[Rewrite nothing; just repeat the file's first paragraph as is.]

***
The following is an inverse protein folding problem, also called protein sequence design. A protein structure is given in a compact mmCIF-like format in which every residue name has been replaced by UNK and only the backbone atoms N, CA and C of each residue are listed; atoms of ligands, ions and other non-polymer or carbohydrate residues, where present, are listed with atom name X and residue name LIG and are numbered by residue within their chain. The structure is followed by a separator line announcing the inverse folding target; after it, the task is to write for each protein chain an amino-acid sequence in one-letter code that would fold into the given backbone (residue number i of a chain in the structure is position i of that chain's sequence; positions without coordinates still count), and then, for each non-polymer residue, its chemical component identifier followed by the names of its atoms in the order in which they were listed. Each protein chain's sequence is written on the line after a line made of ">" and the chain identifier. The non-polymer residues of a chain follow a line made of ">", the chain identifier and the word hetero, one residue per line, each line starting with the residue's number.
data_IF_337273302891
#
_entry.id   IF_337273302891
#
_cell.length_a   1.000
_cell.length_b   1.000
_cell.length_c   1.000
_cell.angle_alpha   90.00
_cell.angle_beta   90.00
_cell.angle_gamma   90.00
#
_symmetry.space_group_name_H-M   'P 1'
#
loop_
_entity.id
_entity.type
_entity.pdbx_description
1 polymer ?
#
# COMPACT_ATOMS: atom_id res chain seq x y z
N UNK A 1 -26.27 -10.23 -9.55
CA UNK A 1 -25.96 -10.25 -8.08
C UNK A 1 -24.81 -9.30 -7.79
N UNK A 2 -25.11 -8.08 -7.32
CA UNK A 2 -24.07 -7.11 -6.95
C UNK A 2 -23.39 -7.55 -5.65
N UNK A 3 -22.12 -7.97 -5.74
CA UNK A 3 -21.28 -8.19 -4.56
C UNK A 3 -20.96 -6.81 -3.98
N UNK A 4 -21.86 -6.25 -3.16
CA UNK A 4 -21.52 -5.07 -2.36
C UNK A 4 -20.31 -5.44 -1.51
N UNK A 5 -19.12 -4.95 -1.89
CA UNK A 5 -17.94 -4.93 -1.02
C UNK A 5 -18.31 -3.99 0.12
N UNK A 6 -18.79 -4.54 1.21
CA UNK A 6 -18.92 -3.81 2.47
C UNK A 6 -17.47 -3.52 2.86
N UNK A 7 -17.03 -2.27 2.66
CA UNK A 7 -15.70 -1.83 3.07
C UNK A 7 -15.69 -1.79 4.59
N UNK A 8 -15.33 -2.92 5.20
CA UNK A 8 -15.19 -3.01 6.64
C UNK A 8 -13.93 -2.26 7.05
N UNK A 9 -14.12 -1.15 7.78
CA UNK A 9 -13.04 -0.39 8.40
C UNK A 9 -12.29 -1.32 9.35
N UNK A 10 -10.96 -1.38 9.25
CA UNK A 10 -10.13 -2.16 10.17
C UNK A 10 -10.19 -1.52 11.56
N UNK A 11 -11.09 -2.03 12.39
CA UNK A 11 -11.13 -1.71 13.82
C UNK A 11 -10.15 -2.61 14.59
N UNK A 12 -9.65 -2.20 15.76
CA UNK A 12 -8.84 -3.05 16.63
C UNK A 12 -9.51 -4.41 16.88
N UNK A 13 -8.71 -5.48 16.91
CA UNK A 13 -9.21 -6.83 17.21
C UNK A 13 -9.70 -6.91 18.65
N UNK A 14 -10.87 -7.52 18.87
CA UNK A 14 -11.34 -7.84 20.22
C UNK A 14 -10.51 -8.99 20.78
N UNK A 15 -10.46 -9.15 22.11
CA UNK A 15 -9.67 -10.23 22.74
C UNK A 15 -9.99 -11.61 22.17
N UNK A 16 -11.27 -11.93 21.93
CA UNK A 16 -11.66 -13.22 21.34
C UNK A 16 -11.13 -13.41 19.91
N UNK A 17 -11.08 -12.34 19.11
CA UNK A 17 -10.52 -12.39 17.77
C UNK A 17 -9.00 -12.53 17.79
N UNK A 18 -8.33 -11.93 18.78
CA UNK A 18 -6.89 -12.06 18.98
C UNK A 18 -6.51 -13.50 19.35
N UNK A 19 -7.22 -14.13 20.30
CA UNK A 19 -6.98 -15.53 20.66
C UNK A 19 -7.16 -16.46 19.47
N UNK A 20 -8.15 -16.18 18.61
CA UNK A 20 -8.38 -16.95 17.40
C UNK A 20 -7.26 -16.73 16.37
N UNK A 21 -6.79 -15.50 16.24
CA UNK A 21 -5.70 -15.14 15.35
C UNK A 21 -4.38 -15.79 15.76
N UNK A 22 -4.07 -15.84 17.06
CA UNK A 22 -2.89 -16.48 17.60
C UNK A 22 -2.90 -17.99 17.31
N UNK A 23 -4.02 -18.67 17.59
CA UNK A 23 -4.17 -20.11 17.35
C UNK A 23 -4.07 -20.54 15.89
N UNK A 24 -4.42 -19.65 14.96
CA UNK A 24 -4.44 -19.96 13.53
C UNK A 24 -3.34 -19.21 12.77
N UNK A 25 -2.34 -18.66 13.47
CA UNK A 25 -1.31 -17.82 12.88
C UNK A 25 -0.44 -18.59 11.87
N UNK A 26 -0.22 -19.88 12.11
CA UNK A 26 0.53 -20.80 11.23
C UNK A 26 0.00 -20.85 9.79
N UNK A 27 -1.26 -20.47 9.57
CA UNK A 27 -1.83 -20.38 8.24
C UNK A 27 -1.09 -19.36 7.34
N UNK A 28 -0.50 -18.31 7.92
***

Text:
The following is an inverse protein folding problem, also called protein sequence design. A protein structure is given in a compact mmCIF-like format in which every residue name has been replaced by UNK and only the backbone atoms N, CA and C of each residue are listed; atoms of ligands, ions and other non-polymer or carbohydrate residues, where present, are listed with atom name X and residue name LIG and are numbered by residue within their chain. The structure is followed by a separator line announcing the inverse folding target; after it, the task is to write for each protein chain an amino-acid sequence in one-letter code that would fold into the given backbone (residue number i of a chain in the structure is position i of that chain's sequence; positions without coordinates still count), and then, for each non-polymer residue, its chemical component identifier followed by the names of its atoms in the order in which they were listed. Each protein chain's sequence is written on the line after a line made of ">" and the chain identifier. The non-polymer residues of a chain follow a line made of ">", the chain identifier and the word hetero, one residue per line, each line starting with the residue's number.